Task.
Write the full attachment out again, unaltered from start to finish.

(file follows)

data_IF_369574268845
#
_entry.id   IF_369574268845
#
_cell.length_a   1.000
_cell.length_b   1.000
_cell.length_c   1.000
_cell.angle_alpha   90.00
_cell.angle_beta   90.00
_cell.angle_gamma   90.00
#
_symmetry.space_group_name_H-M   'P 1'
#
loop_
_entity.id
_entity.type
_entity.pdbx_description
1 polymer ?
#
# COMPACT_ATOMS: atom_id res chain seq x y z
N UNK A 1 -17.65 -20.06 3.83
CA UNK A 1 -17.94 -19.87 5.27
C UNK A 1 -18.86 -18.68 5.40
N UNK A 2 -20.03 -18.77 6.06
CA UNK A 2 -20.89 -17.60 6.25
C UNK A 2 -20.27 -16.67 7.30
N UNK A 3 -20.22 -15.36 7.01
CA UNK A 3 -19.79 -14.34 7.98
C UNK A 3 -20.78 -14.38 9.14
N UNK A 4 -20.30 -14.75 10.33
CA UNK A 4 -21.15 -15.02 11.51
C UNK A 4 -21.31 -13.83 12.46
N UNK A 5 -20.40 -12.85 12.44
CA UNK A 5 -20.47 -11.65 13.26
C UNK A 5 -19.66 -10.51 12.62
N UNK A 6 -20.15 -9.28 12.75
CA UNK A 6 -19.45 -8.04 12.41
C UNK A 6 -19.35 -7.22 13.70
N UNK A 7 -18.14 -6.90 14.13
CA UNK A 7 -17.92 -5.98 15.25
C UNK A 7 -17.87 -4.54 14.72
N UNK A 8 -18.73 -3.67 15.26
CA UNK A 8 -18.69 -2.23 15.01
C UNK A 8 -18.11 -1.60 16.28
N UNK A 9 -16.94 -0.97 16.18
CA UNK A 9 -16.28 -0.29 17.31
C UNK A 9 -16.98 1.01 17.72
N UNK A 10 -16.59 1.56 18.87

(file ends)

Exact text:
data_IF_369574268845
#
_entry.id   IF_369574268845
#
_cell.length_a   1.000
_cell.length_b   1.000
_cell.length_c   1.000
_cell.angle_alpha   90.00
_cell.angle_beta   90.00
_cell.angle_gamma   90.00
#
_symmetry.space_group_name_H-M   'P 1'
#
loop_
_entity.id
_entity.type
_entity.pdbx_description
1 polymer ?
#
# COMPACT_ATOMS: atom_id res chain seq x y z
N UNK A 1 -17.65 -20.06 3.83
CA UNK A 1 -17.94 -19.87 5.27
C UNK A 1 -18.86 -18.68 5.40
N UNK A 2 -20.03 -18.77 6.06
CA UNK A 2 -20.89 -17.60 6.25
C UNK A 2 -20.27 -16.67 7.30
N UNK A 3 -20.22 -15.36 7.01
CA UNK A 3 -19.79 -14.34 7.98
C UNK A 3 -20.78 -14.38 9.14
N UNK A 4 -20.30 -14.75 10.33
CA UNK A 4 -21.15 -15.02 11.51
C UNK A 4 -21.31 -13.83 12.46
N UNK A 5 -20.40 -12.85 12.44
CA UNK A 5 -20.47 -11.65 13.26
C UNK A 5 -19.66 -10.51 12.62
N UNK A 6 -20.15 -9.28 12.75
CA UNK A 6 -19.45 -8.04 12.41
C UNK A 6 -19.35 -7.22 13.70
N UNK A 7 -18.14 -6.90 14.13
CA UNK A 7 -17.92 -5.98 15.25
C UNK A 7 -17.87 -4.54 14.72
N UNK A 8 -18.73 -3.67 15.26
CA UNK A 8 -18.69 -2.23 15.01
C UNK A 8 -18.11 -1.60 16.28
N UNK A 9 -16.94 -0.97 16.18
CA UNK A 9 -16.28 -0.29 17.31
C UNK A 9 -16.98 1.01 17.72
N UNK A 10 -16.59 1.56 18.87